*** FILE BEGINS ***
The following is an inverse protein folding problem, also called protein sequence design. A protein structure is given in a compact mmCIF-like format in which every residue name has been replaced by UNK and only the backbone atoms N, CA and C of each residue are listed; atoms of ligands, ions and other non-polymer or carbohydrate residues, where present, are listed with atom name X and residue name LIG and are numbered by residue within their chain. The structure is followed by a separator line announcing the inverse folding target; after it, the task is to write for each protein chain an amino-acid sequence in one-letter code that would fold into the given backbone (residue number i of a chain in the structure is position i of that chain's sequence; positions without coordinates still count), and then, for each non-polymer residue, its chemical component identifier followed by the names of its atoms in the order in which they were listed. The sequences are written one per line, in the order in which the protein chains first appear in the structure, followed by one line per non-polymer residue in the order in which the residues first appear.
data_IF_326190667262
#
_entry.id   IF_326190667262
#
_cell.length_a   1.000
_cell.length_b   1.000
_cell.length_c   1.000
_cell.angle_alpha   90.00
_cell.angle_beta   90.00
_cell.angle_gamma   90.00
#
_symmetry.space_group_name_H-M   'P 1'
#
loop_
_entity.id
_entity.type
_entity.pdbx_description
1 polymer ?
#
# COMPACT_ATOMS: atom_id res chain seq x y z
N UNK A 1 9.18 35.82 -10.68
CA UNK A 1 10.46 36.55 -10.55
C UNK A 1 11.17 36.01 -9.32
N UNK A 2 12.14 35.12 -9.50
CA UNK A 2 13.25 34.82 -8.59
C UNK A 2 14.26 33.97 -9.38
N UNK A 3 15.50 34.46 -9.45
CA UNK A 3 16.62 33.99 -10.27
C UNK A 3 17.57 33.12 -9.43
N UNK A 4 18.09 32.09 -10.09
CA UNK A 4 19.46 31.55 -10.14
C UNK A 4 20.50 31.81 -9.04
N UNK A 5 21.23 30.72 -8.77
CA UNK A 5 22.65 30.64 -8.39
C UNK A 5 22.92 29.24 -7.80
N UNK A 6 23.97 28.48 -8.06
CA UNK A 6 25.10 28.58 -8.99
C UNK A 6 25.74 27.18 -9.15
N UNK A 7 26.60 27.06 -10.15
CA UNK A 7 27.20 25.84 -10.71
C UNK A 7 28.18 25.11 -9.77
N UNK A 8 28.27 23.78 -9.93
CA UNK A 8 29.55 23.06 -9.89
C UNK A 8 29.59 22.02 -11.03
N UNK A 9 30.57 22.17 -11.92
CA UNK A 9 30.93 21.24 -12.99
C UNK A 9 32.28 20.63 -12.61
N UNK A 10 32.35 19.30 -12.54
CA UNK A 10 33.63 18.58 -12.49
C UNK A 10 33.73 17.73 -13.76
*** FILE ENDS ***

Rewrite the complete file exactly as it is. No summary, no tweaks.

The following is an inverse protein folding problem, also called protein sequence design. A protein structure is given in a compact mmCIF-like format in which every residue name has been replaced by UNK and only the backbone atoms N, CA and C of each residue are listed; atoms of ligands, ions and other non-polymer or carbohydrate residues, where present, are listed with atom name X and residue name LIG and are numbered by residue within their chain. The structure is followed by a separator line announcing the inverse folding target; after it, the task is to write for each protein chain an amino-acid sequence in one-letter code that would fold into the given backbone (residue number i of a chain in the structure is position i of that chain's sequence; positions without coordinates still count), and then, for each non-polymer residue, its chemical component identifier followed by the names of its atoms in the order in which they were listed. The sequences are written one per line, in the order in which the protein chains first appear in the structure, followed by one line per non-polymer residue in the order in which the residues first appear.
data_IF_326190667262
#
_entry.id   IF_326190667262
#
_cell.length_a   1.000
_cell.length_b   1.000
_cell.length_c   1.000
_cell.angle_alpha   90.00
_cell.angle_beta   90.00
_cell.angle_gamma   90.00
#
_symmetry.space_group_name_H-M   'P 1'
#
loop_
_entity.id
_entity.type
_entity.pdbx_description
1 polymer ?
#
# COMPACT_ATOMS: atom_id res chain seq x y z
N UNK A 1 9.18 35.82 -10.68
CA UNK A 1 10.46 36.55 -10.55
C UNK A 1 11.17 36.01 -9.32
N UNK A 2 12.14 35.12 -9.50
CA UNK A 2 13.25 34.82 -8.59
C UNK A 2 14.26 33.97 -9.38
N UNK A 3 15.50 34.46 -9.45
CA UNK A 3 16.62 33.99 -10.27
C UNK A 3 17.57 33.12 -9.43
N UNK A 4 18.09 32.09 -10.09
CA UNK A 4 19.46 31.55 -10.14
C UNK A 4 20.50 31.81 -9.04
N UNK A 5 21.23 30.72 -8.77
CA UNK A 5 22.65 30.64 -8.39
C UNK A 5 22.92 29.24 -7.80
N UNK A 6 23.97 28.48 -8.06
CA UNK A 6 25.10 28.58 -8.99
C UNK A 6 25.74 27.18 -9.15
N UNK A 7 26.60 27.06 -10.15
CA UNK A 7 27.20 25.84 -10.71
C UNK A 7 28.18 25.11 -9.77
N UNK A 8 28.27 23.78 -9.93
CA UNK A 8 29.55 23.06 -9.89
C UNK A 8 29.59 22.02 -11.03
N UNK A 9 30.57 22.17 -11.92
CA UNK A 9 30.93 21.24 -12.99
C UNK A 9 32.28 20.63 -12.61
N UNK A 10 32.35 19.30 -12.54
CA UNK A 10 33.63 18.58 -12.49
C UNK A 10 33.73 17.73 -13.76